When he doesn’t get the money quickly enough – the seller of the property gives him a grace period of three days to pull it all together. When his wife reveals that she’s been stealing from their company and socking the money away for a rainy day, Morales is furious, fearing this might get him in trouble with the D.A. who is investigating him (David Oyelowo). But it doesn’t. Once he’s closed on the property, and has a clear future as an important local businessman, the D.A. quietly offers to downgrade the charges in exchange for political support. Most notably, when Morales figures out which competitor has been stealing from him, his competitor rolls over and pays him whatever he asks with barely a whimper.
It seems that all that was ever really at stake was Morales’s self-image as someone who could achieve all his goals on the basis of pure sustained eye-contact. His competitors weren’t really determined to ruin him. Nobody was really going to get personally violent. If all went well, he’d get the property free and clear for a great price. But because his competitors made it hurt, he got the property on somewhat worse terms and he has to take on one of them as a partner (and he would have had to take on another if his wife hadn’t socked away money for a rainy day).
So again, I wonder: is this part of Chandor’s point? That these “high-stakes” business dealings only feel that way because of the atmospherics we surround them with? That, in reality, we’re generally talking about the difference between doing fine and doing fantastically well, between being the sole boss or having partners, between doing it “the most right way” or having to cut a few corners?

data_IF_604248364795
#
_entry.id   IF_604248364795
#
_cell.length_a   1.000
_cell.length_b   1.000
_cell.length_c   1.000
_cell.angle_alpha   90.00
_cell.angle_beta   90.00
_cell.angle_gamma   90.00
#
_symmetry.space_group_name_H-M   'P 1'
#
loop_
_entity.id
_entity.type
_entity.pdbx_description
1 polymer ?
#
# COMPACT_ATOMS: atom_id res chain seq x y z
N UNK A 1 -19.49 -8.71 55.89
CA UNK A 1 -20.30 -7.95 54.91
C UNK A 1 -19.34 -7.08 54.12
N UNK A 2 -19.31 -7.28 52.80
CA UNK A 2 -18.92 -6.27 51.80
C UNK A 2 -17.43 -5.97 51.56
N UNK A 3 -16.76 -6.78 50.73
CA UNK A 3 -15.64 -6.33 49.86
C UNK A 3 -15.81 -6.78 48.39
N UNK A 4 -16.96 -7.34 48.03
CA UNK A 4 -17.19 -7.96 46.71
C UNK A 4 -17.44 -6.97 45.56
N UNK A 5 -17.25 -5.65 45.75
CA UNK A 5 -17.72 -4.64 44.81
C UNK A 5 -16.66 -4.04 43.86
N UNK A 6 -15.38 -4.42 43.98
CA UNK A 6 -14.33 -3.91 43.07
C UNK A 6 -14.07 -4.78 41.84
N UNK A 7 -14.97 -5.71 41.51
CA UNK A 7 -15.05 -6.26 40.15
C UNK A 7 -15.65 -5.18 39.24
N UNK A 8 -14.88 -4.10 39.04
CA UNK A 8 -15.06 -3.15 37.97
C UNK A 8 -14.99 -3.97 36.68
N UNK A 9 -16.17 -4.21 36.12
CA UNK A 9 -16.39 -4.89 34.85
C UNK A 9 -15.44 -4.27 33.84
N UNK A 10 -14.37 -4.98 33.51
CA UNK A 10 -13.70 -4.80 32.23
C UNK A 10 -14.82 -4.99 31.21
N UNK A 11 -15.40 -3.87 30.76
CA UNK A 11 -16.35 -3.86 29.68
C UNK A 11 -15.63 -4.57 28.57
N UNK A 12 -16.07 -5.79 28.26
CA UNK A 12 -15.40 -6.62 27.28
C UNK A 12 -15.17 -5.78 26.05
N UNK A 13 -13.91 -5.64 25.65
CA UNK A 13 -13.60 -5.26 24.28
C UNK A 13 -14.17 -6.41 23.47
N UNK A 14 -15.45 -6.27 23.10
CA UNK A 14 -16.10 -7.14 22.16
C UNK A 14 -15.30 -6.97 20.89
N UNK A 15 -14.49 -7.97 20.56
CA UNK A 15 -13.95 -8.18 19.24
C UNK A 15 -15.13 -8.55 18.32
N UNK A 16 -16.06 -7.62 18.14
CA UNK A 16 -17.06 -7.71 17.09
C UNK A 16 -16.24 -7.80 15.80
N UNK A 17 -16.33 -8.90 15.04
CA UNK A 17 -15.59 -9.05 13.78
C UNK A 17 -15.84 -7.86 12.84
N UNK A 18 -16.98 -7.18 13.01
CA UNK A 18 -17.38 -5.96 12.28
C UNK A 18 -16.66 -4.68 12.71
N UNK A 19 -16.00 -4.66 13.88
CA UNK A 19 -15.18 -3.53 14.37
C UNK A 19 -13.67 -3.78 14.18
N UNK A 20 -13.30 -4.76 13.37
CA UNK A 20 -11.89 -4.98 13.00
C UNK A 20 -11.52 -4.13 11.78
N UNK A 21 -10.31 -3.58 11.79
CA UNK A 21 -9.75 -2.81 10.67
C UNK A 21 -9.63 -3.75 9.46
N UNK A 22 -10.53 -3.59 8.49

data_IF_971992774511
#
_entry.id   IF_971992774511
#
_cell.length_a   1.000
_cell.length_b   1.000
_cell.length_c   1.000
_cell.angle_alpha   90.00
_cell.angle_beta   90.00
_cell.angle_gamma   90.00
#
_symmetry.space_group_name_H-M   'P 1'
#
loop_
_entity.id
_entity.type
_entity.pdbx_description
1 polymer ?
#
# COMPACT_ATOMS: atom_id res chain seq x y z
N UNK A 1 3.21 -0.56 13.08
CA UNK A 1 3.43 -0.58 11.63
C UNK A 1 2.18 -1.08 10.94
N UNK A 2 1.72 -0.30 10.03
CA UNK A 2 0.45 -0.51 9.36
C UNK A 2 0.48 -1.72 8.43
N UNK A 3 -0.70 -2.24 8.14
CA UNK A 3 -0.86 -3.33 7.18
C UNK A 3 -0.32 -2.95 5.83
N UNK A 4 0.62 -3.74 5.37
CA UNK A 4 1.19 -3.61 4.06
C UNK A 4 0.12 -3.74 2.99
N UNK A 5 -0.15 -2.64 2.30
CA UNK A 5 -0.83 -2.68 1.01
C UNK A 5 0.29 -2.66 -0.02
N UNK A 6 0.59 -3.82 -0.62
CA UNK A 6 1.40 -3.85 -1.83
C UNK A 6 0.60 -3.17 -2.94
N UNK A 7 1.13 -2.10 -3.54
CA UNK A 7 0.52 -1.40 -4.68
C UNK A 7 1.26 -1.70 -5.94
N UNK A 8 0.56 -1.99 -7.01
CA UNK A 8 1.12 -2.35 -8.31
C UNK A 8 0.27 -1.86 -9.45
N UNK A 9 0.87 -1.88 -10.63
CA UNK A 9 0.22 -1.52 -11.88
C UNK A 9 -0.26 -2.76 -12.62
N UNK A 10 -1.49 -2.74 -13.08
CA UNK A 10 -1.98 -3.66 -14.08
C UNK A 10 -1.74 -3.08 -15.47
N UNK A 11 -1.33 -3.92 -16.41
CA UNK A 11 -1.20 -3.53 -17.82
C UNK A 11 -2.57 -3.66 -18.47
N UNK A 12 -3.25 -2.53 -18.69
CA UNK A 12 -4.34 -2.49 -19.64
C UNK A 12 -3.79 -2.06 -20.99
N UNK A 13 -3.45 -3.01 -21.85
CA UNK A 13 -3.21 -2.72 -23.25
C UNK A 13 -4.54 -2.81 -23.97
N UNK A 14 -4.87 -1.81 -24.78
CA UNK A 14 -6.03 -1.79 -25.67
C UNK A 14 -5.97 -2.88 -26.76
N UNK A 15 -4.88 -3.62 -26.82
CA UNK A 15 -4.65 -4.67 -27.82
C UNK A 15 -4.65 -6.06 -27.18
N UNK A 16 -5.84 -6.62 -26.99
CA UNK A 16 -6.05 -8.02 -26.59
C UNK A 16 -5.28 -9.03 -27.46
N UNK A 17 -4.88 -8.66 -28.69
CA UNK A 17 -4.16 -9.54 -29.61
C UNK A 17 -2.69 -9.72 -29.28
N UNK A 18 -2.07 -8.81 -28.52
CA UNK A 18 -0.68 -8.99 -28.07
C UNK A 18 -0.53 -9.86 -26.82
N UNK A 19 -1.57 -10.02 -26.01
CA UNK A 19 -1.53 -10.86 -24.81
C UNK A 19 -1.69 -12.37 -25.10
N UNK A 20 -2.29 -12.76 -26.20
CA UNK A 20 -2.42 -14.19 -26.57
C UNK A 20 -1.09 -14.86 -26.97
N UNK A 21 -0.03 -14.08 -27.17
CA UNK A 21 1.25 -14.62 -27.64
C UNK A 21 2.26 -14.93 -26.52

I could ask more questions of this ilk. Over and over, this film felt to me that it was subverting the expectations we have of the genre and the period, but I couldn’t tell to what end. If Chandor really was trying to make an homage to the great New York movies of the 1970s, stories of crime and corruption and battles for supremacy over a feverish and perhaps-dying city, then “A Most Violent Year” is simply a failure. But if he was trying to say, “no, it wasn’t really like that; it was honestly more like this, with much lower stakes than the lighting, score and line delivery would suggest” – well, he got what he wanted. But I’m not sure how satisfying a successful result really is as a cinematic experience.
What am I surprised that I got wrong?
Well, clearly I overestimated Academy support for “Gone Girl” and “Selma.” And I underestimated Academy support for “American Sniper” and – in a big surprise to me, since I worried I was showing too much love for the film - “Foxcatcher.” That’s partly a consequence of not having seen some of these films. I still haven’t seen “Gone Girl,” “American Sniper” or “Selma.” Perhaps, had I seen them, I would have made better predictions – but perhaps not.